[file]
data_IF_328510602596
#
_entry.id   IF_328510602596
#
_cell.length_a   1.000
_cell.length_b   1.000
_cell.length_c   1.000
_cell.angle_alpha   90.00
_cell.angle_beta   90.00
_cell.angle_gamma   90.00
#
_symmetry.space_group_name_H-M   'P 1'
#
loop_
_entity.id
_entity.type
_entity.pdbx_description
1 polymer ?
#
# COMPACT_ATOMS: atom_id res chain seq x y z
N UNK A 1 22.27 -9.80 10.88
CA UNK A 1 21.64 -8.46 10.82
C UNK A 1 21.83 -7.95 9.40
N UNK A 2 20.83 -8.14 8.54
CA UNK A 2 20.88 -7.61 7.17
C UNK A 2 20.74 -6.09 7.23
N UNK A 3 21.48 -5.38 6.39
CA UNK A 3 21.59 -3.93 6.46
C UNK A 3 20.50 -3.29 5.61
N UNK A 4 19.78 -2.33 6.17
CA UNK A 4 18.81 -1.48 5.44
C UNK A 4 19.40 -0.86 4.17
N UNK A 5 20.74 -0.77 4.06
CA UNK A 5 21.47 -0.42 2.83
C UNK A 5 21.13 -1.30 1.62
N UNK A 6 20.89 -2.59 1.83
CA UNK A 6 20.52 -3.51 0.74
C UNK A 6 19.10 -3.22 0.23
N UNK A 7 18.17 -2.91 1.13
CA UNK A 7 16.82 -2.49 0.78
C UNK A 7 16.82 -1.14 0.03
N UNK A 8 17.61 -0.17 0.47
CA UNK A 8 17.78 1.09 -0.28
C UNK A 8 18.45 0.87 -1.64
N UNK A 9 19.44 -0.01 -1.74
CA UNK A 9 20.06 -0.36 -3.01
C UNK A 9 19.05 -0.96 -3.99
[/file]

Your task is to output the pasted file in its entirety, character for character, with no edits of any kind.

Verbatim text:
data_IF_328510602596
#
_entry.id   IF_328510602596
#
_cell.length_a   1.000
_cell.length_b   1.000
_cell.length_c   1.000
_cell.angle_alpha   90.00
_cell.angle_beta   90.00
_cell.angle_gamma   90.00
#
_symmetry.space_group_name_H-M   'P 1'
#
loop_
_entity.id
_entity.type
_entity.pdbx_description
1 polymer ?
#
# COMPACT_ATOMS: atom_id res chain seq x y z
N UNK A 1 22.27 -9.80 10.88
CA UNK A 1 21.64 -8.46 10.82
C UNK A 1 21.83 -7.95 9.40
N UNK A 2 20.83 -8.14 8.54
CA UNK A 2 20.88 -7.61 7.17
C UNK A 2 20.74 -6.09 7.23
N UNK A 3 21.48 -5.38 6.39
CA UNK A 3 21.59 -3.93 6.46
C UNK A 3 20.50 -3.29 5.61
N UNK A 4 19.78 -2.33 6.17
CA UNK A 4 18.81 -1.48 5.44
C UNK A 4 19.40 -0.86 4.17
N UNK A 5 20.74 -0.77 4.06
CA UNK A 5 21.47 -0.42 2.83
C UNK A 5 21.13 -1.30 1.62
N UNK A 6 20.89 -2.59 1.83
CA UNK A 6 20.52 -3.51 0.74
C UNK A 6 19.10 -3.22 0.23
N UNK A 7 18.17 -2.91 1.13
CA UNK A 7 16.82 -2.49 0.78
C UNK A 7 16.82 -1.14 0.03
N UNK A 8 17.61 -0.17 0.47
CA UNK A 8 17.78 1.09 -0.28
C UNK A 8 18.45 0.87 -1.64
N UNK A 9 19.44 -0.01 -1.74
CA UNK A 9 20.06 -0.36 -3.01
C UNK A 9 19.05 -0.96 -3.99